Bullet Proof Pages

Posted by Shawn Speake
2006. I'm a radio air-personality at POWER 92FM in Richmond, Virginia when it happens: American Idol comes to town. One of my best friends auditions for the show, and he's voted to the next round. For Elliott Yamin, the rest is history. My boy placed third. There's nothing like seeing your friend on TV. "Surreal" doesn't do it justice. The energy of Elliott's story inspires me in a life-changing way. I must tell the story that has to be told. I devour every screenwriting book on the shelf for 3 years.

March 25, 09, at 12:19 AM I send my first script, EGOIC - what a horrible title - to Hollywood. I'm psyched. My very first coverage is a sit-down with the legendary Syd Field. Really. And I paid for it. But I'd thought, if Syd loves my story, all the doors in Hollywood will magically open for me! That didn't happen. And I realized as much as I loved sitting with Syd in his backyard talking craft, I should have taken that money and gotten like another fifty-eleven coverages!

My lesson with Syd begins a fascination with coverage and being a master storyteller. I believe we need a mentor to make it in this trade. Syd helped me become a man in the screenplay game; part of me wants to be like him. Love ya, Syd.

My plan for going pro is simple. Each month I have four weekly goals: Act 1, Act 2a, Act 2b, and Act 3. I write a new version every month. There's a huge difference in working on a story all year long in your head or getting feedback on a new version every month. Which script do you want to read at the end of the year?

2012 - I complete The Mission, my 6th script. I shoot it to Scriptapalooza, Scriptcoverage.com, and WILDsound. By this time, I've gotten double-digit coverages - plus Scriptapalooza did me a big favor by kicking me in the ass with their notes on action stacking and compression.

2014 - After eight years of studying the craft of screenwriting and the art of storytelling, I'm ready to network my brand. I join STAGE 32. I post Kingstown.
I post monthly revisions. Why? I know Back to the Future went back to Hollywood 40 times for notes before being accepted. Toy Story 3 went through 60 re-writes. If that's what's up with the big dogs, that's what's up with me.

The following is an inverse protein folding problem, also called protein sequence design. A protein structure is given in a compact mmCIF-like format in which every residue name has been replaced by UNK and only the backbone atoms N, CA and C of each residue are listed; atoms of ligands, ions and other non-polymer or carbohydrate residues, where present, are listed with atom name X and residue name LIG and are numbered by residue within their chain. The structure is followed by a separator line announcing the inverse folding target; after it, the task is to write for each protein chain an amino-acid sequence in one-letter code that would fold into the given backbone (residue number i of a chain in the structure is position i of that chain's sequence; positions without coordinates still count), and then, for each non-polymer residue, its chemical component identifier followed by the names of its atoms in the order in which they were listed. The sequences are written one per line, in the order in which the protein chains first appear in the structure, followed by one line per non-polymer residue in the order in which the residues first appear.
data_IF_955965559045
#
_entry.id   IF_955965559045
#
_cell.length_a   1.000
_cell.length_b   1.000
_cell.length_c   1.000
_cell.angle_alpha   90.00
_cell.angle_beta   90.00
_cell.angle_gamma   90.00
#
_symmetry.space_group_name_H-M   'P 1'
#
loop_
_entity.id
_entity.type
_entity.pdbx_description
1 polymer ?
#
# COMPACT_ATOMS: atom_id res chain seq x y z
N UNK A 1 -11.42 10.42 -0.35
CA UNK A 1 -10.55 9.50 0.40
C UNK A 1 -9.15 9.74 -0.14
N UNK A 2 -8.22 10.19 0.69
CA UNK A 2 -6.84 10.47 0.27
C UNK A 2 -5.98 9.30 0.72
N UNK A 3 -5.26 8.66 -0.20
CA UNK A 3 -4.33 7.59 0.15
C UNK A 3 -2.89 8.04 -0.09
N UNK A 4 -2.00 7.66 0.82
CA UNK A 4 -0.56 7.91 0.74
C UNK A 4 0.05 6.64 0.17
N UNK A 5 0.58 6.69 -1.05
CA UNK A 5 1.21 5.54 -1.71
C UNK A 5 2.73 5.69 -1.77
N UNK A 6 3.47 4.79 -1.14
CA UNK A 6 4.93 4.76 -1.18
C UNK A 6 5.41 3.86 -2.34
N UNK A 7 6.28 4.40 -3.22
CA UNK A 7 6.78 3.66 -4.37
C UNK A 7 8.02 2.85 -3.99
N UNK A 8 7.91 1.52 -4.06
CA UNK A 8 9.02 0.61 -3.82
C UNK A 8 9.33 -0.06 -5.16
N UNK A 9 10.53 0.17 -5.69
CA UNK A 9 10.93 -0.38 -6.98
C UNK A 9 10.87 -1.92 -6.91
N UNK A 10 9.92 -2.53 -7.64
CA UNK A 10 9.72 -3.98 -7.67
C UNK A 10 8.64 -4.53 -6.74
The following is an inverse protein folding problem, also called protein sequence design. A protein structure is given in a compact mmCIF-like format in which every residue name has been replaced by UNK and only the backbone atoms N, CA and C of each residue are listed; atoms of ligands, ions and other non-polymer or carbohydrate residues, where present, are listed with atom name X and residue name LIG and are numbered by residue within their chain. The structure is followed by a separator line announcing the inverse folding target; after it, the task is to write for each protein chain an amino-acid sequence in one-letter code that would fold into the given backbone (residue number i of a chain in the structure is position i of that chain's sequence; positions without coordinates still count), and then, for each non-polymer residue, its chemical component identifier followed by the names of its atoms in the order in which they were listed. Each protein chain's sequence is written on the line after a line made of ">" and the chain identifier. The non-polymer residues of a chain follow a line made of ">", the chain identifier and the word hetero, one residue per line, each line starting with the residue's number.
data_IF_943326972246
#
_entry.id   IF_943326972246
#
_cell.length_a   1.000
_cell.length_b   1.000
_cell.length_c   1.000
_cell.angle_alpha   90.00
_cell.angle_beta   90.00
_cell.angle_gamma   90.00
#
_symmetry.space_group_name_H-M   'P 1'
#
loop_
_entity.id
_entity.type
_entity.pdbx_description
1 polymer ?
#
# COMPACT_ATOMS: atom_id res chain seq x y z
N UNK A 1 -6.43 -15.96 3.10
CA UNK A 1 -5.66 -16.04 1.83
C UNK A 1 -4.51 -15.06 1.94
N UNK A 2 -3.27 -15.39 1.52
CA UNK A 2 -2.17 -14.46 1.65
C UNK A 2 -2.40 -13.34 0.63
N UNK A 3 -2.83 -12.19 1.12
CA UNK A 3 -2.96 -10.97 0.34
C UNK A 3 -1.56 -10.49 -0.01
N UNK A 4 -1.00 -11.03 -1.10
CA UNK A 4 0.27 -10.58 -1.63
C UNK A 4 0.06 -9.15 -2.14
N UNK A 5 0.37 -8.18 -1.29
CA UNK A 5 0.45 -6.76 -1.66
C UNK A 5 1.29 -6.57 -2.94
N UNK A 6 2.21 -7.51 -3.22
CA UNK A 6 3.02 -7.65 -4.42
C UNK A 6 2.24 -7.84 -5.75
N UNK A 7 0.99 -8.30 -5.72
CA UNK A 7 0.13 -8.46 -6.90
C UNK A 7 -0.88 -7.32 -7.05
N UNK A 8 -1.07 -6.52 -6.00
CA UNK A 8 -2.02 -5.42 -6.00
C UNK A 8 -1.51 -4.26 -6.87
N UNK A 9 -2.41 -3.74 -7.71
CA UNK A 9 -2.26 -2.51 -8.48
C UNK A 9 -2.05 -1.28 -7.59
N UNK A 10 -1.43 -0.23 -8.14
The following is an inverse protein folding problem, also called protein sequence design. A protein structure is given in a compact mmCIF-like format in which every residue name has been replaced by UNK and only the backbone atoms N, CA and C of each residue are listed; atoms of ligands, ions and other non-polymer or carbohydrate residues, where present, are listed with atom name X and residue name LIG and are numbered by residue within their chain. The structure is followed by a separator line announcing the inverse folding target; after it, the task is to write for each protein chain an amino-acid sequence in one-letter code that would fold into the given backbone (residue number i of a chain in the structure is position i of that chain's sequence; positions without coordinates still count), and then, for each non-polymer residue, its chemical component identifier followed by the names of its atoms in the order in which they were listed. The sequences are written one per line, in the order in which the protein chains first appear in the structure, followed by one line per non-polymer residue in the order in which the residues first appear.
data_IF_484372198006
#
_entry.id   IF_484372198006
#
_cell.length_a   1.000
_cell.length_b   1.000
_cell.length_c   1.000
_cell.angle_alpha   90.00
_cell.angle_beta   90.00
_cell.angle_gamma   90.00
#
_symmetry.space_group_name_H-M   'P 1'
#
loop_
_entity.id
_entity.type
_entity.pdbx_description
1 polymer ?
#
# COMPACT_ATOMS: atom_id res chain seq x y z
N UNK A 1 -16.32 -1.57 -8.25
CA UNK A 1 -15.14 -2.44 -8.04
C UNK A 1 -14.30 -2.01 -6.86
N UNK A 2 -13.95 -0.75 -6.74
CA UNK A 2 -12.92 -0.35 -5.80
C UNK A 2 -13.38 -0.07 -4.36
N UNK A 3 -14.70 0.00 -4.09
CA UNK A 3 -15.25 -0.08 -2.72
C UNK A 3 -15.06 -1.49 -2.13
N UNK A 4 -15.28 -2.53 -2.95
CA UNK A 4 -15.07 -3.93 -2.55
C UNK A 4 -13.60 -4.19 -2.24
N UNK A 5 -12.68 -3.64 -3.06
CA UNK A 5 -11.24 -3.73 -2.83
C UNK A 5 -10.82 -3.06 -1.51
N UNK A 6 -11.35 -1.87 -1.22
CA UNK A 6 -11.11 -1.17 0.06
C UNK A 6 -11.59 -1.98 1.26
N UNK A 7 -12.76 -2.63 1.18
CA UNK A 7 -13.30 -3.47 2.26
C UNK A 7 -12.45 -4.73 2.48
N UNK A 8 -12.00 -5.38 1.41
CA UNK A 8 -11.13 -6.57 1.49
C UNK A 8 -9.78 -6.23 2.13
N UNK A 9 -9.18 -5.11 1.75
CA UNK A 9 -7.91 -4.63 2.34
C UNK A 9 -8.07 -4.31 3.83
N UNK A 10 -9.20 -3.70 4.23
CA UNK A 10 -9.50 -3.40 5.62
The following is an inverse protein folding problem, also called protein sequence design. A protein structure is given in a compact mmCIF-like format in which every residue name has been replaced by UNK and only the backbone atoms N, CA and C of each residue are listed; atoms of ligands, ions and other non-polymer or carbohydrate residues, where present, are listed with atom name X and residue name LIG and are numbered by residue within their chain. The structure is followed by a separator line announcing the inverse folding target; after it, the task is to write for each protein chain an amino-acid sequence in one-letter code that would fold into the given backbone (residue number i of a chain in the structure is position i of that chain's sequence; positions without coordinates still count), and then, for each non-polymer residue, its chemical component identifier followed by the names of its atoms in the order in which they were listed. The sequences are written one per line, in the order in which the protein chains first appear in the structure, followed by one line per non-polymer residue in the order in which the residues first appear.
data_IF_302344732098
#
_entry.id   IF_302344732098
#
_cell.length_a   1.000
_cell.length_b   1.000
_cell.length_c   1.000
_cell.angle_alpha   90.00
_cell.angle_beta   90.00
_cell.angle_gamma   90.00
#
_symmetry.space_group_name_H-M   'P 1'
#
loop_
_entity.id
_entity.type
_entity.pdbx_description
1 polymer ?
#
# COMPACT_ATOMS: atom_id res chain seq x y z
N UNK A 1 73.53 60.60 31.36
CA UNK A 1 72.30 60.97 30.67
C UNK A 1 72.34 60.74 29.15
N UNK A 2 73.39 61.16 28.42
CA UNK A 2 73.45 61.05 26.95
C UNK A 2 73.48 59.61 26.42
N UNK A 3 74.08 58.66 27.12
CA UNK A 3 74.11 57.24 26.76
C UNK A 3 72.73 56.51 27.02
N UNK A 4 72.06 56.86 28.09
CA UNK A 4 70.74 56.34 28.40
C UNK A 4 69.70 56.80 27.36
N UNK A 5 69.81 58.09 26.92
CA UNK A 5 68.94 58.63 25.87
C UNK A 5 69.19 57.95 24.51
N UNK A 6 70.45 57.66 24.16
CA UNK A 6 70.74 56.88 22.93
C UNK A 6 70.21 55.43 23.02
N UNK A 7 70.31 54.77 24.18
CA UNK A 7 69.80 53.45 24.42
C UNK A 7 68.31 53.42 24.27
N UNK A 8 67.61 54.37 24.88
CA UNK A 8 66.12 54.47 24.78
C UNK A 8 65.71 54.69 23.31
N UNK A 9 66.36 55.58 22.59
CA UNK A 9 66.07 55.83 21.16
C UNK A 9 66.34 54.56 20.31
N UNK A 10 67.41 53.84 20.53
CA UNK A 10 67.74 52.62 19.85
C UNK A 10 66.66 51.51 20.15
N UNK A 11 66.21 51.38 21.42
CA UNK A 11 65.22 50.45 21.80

Money is tight now - forced to save for coverage. I enter a 3-page challenge for free coverage, my first 3-page critique. I had no clue how bullet-proof the first 3 had to be. Wow! I learn the hard way you can judge a script by its first page. In 3 pages, you can see what a writer is all about - from beginning, to middle, to end. I'm blown away.

This October 28, I finish my latest thriller, The Dead Ones, and, inspired by RB in a webinar about power networking and giving back, I post. Extra, extra! Table reads of your first 3 on me! Only trying to spread the love. That's all. In the next seven days, I review six screenplays. I use critical analytical skills to evaluate and approach the writer on their level. No talking down. And no need to talk advanced techniques if there are more urgent issues. Most people enjoy just hearing their dialog read aloud. It's fun! And it's more personable. Like when Syd spoke to me.

I try to see what the writer needs most for the next rewrite. That's all - nothing overwhelming. Just solid advice for the next version of their story. Coverages range, but my reference source stays the same: The Screenwriter's Bible. Current market specifications mostly. Suggestions vary: -- Let's talk Master Scene Headings.
-- How you built your beats. Your story-world.
-- Let's talk widows in your direction/description/action. -- Are you familiar with absolute present tense?
-- Let's talk dramatic intensity, writing for the big screen. -- Are you familiar with compression?
-- Are you aware your pagination is off?
-- Let's talk dialogue. Have you read this aloud?

The first 3 pages are a clear demonstration of our abilities as writers and story builders, by far the most important pages. Actually, the first page...
Think about two homes, side by side. One is a mansion built from stone. Beside it, a trailer with aluminum siding. In the stone home, drapes decorate the window. In the trailer, crushed Budweiser cans fill the window seal. Now... without entering either home, which house needs the carpet vacuumed?

Just like that, a storyteller/storybuilder spots advanced techniques, strong sentences, or stones. In the same manner, he observes poor storytelling techniques, weak sentences, or crushed Budweiser cans in the window seal.

The first page does say it all. When Jack asked me to blog, I asked him if he was sure he had the right guy. No story sold here, yet. My characters are not where they need to be, yet. I'm just an obsessed storyteller in his 9th year who hopes to be an “overnight success story” in fifteen years. Jack assured me there were writers who could benefit from my experience. 'Nuff said. It's an honor, dude!
So... Extra, extra! Are you rockin' bullet-proof pages?
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